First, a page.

No doubt freshly tanned from an oddly timed vacation to Greece near the end of his review of national monuments, Secretary of the Interior Ryan Zinke released a massive 1 1/4 page document summarizing his work and refused to hand over his actual recommendations to the American public the day it was due.
The report summary looks very familiar to this teacher’s eyes. Most of it repeats the assignment rather than offering any new, substantive information. I assume everyone (including even the President) knew, for instance, that ” use of the Act has not always been without controversy,” one of the observations passing as original work in the report.
The fundamental con here is that Zinke is presenting his work as something other than the political gamesmanship. His review, which he proudly notes included tours “over air, foot, car, and horseback,” excluded most of the monuments he said he’d review. At some point, he must have decided that there were diminishing returns to be had by getting photographed while on horseback and he simply gave up on visiting the local stakeholders and communities involved. Zinke wants us to believe that a rushed, self-promoting, incomplete review is somehow more scientific than the work that went into previous monument designations, a claim even more ludicrous than the way Secretary Zinke wears a cowboy hat.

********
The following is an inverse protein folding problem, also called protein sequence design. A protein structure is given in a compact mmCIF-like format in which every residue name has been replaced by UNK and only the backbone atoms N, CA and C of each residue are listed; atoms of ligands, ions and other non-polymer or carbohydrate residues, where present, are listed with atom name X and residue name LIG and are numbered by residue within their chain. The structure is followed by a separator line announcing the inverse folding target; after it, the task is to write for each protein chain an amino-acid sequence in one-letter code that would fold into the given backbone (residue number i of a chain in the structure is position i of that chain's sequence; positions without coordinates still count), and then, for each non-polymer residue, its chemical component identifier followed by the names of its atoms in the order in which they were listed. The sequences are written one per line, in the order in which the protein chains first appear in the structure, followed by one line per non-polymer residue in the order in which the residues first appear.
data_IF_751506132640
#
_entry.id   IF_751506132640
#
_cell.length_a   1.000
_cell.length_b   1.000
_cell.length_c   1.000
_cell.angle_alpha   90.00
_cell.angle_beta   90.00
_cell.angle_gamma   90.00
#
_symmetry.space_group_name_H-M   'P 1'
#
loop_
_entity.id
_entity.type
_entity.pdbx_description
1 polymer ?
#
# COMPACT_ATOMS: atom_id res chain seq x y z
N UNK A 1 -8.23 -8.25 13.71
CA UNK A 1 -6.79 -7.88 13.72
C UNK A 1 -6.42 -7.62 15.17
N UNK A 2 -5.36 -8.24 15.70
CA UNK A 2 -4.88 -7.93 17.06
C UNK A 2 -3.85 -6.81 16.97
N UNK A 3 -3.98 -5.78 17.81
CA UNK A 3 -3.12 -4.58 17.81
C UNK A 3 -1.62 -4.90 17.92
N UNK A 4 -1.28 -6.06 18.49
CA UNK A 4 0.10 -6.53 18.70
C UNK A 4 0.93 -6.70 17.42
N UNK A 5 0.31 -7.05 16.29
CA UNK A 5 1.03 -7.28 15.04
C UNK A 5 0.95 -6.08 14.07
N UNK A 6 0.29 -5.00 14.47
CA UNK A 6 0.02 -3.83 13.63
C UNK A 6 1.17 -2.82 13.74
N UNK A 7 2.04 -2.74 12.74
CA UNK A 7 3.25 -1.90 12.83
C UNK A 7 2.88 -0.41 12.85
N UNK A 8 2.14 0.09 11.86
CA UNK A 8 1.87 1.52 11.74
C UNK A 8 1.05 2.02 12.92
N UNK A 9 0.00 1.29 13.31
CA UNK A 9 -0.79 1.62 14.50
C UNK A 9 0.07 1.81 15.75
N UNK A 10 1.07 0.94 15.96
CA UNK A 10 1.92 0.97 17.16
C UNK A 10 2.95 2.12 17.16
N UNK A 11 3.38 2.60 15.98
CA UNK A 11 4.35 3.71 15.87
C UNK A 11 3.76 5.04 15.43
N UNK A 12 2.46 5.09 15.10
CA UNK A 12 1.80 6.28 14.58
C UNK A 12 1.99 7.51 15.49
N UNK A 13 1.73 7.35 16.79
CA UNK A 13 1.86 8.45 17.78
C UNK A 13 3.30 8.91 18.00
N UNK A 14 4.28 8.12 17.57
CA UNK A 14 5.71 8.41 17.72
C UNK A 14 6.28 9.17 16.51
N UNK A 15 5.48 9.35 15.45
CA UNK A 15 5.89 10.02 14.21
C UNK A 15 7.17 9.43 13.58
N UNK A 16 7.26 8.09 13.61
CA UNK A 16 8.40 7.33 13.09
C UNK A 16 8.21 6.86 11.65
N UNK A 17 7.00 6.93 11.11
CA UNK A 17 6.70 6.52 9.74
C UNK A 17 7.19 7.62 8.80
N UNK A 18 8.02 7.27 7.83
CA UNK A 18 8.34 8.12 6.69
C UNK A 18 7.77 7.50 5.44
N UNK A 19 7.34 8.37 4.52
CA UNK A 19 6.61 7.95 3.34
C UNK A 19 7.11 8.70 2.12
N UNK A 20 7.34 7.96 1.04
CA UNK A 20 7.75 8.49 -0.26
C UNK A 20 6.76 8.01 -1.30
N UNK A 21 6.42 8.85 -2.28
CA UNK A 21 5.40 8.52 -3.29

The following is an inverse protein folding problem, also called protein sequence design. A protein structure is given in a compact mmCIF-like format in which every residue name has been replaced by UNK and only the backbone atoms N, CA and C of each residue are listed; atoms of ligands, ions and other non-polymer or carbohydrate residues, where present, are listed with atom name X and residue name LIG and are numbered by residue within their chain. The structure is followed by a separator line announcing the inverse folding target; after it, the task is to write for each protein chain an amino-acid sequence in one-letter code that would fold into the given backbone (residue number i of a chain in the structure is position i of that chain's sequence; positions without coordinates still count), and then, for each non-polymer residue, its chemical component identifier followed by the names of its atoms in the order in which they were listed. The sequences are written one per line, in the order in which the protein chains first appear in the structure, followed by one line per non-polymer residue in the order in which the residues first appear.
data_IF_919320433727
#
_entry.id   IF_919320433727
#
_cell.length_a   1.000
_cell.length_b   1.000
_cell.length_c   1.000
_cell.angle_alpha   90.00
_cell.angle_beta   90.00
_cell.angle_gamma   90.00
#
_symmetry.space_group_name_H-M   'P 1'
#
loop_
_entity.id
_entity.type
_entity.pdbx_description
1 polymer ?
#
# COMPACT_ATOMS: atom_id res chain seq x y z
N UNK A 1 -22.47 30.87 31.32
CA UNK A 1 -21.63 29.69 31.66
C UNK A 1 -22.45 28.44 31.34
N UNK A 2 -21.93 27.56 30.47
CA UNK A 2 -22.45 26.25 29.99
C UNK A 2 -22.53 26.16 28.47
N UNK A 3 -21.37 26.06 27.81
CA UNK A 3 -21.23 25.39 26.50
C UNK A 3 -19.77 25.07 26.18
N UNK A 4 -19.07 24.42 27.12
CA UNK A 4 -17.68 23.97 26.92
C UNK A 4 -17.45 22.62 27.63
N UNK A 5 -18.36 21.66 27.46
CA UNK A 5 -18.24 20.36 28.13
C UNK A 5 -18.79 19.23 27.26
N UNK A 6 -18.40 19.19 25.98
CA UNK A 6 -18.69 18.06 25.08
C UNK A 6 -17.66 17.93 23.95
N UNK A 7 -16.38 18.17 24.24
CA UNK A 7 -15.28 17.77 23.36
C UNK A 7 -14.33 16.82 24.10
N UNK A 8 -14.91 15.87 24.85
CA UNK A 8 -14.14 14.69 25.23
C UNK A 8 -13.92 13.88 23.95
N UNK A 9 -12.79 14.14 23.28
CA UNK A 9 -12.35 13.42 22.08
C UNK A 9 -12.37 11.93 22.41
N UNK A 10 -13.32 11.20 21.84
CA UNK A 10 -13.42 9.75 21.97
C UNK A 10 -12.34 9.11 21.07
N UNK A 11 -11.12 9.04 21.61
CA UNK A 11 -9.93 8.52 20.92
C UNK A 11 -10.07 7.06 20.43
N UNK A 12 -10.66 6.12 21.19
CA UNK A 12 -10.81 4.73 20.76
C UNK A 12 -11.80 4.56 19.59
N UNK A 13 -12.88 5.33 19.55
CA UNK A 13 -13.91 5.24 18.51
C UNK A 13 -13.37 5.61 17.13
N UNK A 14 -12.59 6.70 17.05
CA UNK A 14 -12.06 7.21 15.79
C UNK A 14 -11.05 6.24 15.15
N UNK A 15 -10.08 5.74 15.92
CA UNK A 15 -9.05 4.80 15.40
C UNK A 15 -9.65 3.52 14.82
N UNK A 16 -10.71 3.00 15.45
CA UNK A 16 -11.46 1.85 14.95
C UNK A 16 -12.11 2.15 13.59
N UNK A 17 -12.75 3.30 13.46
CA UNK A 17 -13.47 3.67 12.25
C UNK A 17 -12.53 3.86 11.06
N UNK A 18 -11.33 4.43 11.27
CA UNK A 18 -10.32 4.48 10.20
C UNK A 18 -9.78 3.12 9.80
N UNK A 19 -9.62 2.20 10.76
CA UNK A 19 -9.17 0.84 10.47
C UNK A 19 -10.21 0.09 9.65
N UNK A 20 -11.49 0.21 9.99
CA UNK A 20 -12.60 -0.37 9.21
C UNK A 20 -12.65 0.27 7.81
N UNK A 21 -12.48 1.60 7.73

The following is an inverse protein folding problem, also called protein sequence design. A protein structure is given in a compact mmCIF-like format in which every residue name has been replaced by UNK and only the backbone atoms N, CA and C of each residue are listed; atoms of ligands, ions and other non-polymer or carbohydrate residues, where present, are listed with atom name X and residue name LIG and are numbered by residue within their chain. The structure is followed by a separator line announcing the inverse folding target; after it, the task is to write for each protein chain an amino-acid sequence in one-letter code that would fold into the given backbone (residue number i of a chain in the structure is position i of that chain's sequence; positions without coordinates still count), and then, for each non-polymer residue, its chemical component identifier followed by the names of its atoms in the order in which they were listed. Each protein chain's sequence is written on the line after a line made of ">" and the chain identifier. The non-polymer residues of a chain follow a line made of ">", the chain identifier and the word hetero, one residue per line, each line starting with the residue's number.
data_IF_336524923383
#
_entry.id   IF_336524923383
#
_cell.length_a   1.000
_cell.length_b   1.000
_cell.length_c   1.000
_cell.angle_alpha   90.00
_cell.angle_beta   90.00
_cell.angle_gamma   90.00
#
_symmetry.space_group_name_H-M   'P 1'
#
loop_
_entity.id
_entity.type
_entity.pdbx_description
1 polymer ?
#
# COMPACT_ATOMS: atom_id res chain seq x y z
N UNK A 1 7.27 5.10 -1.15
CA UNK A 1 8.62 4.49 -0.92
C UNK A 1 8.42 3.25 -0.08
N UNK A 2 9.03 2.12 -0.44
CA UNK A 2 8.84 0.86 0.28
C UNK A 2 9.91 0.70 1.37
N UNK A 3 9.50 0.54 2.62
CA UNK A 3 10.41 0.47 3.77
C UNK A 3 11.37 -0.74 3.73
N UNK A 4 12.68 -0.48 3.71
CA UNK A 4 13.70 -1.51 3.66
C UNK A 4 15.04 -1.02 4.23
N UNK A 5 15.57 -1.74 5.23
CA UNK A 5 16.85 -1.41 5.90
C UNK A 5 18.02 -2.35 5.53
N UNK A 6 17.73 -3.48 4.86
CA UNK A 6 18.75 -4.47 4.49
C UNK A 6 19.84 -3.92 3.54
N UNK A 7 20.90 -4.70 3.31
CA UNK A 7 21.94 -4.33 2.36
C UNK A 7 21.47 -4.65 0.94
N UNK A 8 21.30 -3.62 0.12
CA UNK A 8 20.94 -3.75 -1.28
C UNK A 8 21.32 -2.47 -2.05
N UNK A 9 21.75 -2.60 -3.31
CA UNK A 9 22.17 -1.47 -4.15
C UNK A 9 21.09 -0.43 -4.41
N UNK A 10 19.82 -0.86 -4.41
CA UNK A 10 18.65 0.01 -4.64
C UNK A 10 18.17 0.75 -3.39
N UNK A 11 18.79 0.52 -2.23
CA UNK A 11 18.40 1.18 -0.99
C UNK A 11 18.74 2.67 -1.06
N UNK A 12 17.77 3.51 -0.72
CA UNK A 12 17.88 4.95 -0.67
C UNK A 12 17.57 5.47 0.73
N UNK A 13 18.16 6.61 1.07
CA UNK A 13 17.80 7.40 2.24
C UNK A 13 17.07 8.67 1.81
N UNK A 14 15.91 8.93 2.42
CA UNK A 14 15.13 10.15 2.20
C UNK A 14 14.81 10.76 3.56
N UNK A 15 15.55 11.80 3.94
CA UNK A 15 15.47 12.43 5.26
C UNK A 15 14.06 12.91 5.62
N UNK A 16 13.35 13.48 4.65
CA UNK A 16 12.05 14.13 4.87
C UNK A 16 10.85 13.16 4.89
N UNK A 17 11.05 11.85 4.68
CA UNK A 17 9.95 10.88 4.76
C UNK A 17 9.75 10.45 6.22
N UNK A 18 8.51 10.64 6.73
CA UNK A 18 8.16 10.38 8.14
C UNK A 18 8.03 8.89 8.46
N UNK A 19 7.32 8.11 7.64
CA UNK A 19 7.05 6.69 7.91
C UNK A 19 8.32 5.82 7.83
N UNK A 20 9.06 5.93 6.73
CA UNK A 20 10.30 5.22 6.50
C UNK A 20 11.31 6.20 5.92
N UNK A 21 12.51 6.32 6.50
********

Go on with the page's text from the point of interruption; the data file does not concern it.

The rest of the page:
The worst part of the report summary, though, comes in its only new work. The last two paragraphs are dedicated to shitting on the people who took the time to comment on the fate of our national monuments. Instead of commending people who took the time to directly engage with their government, Zinke dismissed them and insulted their intelligence. Faced with overwhelming public support for the preservation of monuments, Zinke’s report summary calls their entirely warranted fears about land transfer unfounded and dismissed their remarks as part of an “orchestrated” campaign.
Just a little reminder that Secretary Zinke isn’t interested in what the people want.
Secretary Zinke made a mess of this review. He’s ignored the people most affected by monument status, insulted those who offered public comment, and failed to provide justification for the reductions he will certainly propose. There’s almost no substance here, and even less regard for the American public whose national treasures are at risk of being diminished by someone so disinterested in the mechanics of his job that he couldn’t even be bothered to show his work.